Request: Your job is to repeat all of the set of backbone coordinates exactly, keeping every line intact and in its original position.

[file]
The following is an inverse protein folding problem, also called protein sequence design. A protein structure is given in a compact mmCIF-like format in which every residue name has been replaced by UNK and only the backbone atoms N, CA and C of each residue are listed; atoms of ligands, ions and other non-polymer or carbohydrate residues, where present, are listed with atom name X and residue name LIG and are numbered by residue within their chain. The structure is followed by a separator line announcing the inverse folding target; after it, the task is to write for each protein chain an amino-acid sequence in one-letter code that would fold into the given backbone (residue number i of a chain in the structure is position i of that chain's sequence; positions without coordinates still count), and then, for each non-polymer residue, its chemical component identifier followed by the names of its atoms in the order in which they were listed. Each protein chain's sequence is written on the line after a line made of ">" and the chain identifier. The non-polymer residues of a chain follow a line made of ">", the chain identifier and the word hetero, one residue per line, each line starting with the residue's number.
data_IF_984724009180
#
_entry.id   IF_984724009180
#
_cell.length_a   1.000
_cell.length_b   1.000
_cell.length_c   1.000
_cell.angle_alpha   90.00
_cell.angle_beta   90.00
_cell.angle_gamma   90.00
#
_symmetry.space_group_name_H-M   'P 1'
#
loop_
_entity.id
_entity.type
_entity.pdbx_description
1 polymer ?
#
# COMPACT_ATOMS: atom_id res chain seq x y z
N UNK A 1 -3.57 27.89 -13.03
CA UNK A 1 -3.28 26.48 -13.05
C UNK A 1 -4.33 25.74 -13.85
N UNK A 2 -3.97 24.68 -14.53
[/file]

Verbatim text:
The following is an inverse protein folding problem, also called protein sequence design. A protein structure is given in a compact mmCIF-like format in which every residue name has been replaced by UNK and only the backbone atoms N, CA and C of each residue are listed; atoms of ligands, ions and other non-polymer or carbohydrate residues, where present, are listed with atom name X and residue name LIG and are numbered by residue within their chain. The structure is followed by a separator line announcing the inverse folding target; after it, the task is to write for each protein chain an amino-acid sequence in one-letter code that would fold into the given backbone (residue number i of a chain in the structure is position i of that chain's sequence; positions without coordinates still count), and then, for each non-polymer residue, its chemical component identifier followed by the names of its atoms in the order in which they were listed. Each protein chain's sequence is written on the line after a line made of ">" and the chain identifier. The non-polymer residues of a chain follow a line made of ">", the chain identifier and the word hetero, one residue per line, each line starting with the residue's number.
data_IF_984724009180
#
_entry.id   IF_984724009180
#
_cell.length_a   1.000
_cell.length_b   1.000
_cell.length_c   1.000
_cell.angle_alpha   90.00
_cell.angle_beta   90.00
_cell.angle_gamma   90.00
#
_symmetry.space_group_name_H-M   'P 1'
#
loop_
_entity.id
_entity.type
_entity.pdbx_description
1 polymer ?
#
# COMPACT_ATOMS: atom_id res chain seq x y z
N UNK A 1 -3.57 27.89 -13.03
CA UNK A 1 -3.28 26.48 -13.05
C UNK A 1 -4.33 25.74 -13.85
N UNK A 2 -3.97 24.68 -14.53